Britain is isolated in the European Union in opposing strict caps on bankers' bonuses, a European diplomat said Friday, in a dispute that could lead other EU member states to overrule London with a majority vote on an important package of financial laws.
At a meeting of the 27 governments' representatives in Brussels this week, Britain was alone in its opposition to a wide-ranging package of financial laws that also foresees capping bankers' bonuses at a one year's base salary, an EU diplomat said Friday.
"That is a difficult situation because it's a state for which the financial industry is very important," said the diplomat, who was speaking on condition of anonymity because of the sensitivity of the issue.
Britain is home to the City of London — one of the world's leading financial centers. The U.K. has vehemently opposed a cap on bank executives' pay, fearing it might drive away talent, harm the financial industry and the country's growth prospects.
Under the proposed legislation, bankers' bonuses will be limited at one year's base salary and double that if a large majority of a bank's shareholders agrees. The rule will also apply to European units of foreign banks and the employees of EU banks working overseas, for example in New York.
The package of financial laws will require all banks to hold more capital and liquidity reserves in an effort to shield taxpayers from having to pay for more expensive bailouts. It also lays the groundwork for a single banking supervisory mechanism for the eurozone, which is a cornerstone of the 17-nation zone to fight off its debt crisis. Most EU members are pushing for a rapid implementation of the entire package — by January 2014.
"We need (it) to be adopted the most rapidly possible," said the diplomat. "It will contribute to restoring international investors' trust in the European banking system. We can't allow further delays."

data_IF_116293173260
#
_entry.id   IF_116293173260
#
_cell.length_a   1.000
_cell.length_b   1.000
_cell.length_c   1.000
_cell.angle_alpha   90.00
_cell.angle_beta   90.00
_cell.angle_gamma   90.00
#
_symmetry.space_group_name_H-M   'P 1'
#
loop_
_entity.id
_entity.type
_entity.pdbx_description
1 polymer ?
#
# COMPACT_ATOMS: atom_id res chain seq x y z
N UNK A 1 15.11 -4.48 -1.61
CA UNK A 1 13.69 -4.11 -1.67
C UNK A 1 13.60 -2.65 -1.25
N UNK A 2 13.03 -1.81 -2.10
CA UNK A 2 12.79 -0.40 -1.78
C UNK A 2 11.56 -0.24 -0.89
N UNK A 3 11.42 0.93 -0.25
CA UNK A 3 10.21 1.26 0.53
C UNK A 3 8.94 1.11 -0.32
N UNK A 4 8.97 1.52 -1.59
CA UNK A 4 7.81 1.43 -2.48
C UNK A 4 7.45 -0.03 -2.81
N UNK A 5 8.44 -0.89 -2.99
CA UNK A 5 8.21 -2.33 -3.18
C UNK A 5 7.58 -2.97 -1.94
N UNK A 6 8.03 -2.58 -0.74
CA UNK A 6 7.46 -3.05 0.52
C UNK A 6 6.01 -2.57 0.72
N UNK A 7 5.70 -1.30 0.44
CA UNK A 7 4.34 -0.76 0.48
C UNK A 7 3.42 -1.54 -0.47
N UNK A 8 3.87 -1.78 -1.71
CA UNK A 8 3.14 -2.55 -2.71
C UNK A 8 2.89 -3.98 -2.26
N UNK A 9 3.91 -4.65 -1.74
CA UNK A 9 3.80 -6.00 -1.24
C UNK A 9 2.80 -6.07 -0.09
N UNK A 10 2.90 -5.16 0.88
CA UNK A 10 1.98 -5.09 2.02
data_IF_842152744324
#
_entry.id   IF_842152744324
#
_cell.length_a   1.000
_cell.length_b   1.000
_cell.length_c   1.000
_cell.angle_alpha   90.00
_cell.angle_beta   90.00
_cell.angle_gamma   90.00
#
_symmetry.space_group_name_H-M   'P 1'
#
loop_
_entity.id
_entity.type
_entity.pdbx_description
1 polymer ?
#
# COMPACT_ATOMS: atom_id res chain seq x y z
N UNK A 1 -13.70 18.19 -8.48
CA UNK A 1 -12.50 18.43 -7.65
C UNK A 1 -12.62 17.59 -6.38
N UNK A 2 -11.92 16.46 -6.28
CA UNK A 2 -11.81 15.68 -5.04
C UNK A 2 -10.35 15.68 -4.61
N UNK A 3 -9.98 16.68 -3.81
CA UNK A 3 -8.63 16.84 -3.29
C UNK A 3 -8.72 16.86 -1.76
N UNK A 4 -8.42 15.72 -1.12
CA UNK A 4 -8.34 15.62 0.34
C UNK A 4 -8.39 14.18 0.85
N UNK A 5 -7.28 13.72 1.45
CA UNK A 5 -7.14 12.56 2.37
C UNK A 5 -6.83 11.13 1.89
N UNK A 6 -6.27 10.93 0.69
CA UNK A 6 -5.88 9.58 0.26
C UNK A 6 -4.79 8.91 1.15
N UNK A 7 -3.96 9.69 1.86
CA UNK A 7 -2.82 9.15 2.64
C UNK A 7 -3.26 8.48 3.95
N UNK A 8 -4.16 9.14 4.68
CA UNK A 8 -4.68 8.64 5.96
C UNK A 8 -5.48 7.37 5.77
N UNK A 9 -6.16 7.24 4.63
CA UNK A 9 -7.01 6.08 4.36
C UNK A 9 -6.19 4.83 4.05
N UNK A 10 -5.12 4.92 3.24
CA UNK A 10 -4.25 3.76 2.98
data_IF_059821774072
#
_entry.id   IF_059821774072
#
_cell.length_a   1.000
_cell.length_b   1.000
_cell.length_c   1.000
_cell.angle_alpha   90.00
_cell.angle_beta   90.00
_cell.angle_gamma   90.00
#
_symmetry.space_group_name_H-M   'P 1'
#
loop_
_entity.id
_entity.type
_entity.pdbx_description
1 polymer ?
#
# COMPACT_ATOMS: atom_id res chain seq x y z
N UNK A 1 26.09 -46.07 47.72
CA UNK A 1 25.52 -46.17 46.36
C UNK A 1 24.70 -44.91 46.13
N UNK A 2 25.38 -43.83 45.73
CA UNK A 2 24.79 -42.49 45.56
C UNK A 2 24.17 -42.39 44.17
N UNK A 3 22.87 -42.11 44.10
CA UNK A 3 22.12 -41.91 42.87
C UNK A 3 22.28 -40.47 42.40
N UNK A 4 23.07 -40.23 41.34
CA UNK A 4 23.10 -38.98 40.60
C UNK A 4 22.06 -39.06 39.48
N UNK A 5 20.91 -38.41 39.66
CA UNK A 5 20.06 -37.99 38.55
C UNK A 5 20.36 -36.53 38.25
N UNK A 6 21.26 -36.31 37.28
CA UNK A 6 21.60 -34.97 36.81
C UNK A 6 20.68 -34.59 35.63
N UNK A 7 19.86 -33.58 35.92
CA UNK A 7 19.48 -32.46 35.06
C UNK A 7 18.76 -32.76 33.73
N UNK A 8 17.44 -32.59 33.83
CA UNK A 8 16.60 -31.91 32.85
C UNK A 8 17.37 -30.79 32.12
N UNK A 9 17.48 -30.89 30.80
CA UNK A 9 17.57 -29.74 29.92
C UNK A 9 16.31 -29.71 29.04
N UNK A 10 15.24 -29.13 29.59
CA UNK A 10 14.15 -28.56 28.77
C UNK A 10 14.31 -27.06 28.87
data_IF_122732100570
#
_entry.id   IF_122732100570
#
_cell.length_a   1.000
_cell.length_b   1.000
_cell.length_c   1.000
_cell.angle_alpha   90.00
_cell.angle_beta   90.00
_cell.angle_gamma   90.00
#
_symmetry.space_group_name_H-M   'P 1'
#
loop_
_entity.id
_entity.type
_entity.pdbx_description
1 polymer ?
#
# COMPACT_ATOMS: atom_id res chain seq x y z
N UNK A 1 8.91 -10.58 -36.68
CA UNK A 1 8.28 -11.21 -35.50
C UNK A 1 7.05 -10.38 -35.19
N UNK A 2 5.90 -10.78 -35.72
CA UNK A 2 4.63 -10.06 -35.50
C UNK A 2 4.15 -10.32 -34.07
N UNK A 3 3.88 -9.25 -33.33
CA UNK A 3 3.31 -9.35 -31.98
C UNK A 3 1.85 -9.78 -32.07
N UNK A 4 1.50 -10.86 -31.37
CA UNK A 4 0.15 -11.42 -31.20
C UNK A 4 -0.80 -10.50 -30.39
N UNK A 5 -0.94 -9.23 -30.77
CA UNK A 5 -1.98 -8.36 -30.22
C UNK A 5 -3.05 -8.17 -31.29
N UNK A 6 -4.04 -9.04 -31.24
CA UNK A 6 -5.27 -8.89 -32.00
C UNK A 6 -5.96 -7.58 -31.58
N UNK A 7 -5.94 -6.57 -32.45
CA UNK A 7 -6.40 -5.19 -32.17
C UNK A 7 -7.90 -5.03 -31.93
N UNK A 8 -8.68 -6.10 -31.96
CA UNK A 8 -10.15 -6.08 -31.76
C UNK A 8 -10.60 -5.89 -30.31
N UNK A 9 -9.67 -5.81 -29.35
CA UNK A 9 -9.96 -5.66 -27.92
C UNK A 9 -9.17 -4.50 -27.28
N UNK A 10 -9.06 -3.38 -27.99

European finance ministers are meeting to discuss the issue on Tuesday in Brussels.
Britain could be overruled because a qualified majority is sufficient to pass the laws, but that is considered to be a politically toxic move, especially given the already significant level of euro-skeptical sentiment in the country. Conservative Prime Minister David Cameron has vowed to renegotiate his countries ties with the EU and hold a referendum on Britain's membership in a few years.
"Until now such an important matter has never been voted against the British," said an EU diplomat representing another government. "I think everyone would feel better if they accept it or abstain in the vote," he said.
London, according to both diplomats, has so far not made an alternative proposal, leaving everybody hoping that London will go along or that a face-saving compromise can be found.
On Thursday, Cameron expressed some reservations on the deal and vowed to "carefully look at the outcome of the negotiations" but stopped short of threatening to vote against the package.
European finance ministers on Tuesday won't hold a formal vote because technical details of the law package still have to be finalized, but they will discuss the issue hoping to reach "broad political endorsement," which would make the vote a month later a mere technicality, officials said.
Proponents of the bonus cap say the payments encouraged bankers to take massive risks at the expense of the long-term future of their businesses, which helped to destabilize the financial system.
"We're on to the overly high bonuses because we think that it was a major factor that helped trigger the financial crisis," said the first diplomat.
Juergen Baetz can be reached on Twitter at http://www.twitter.com/jbaetz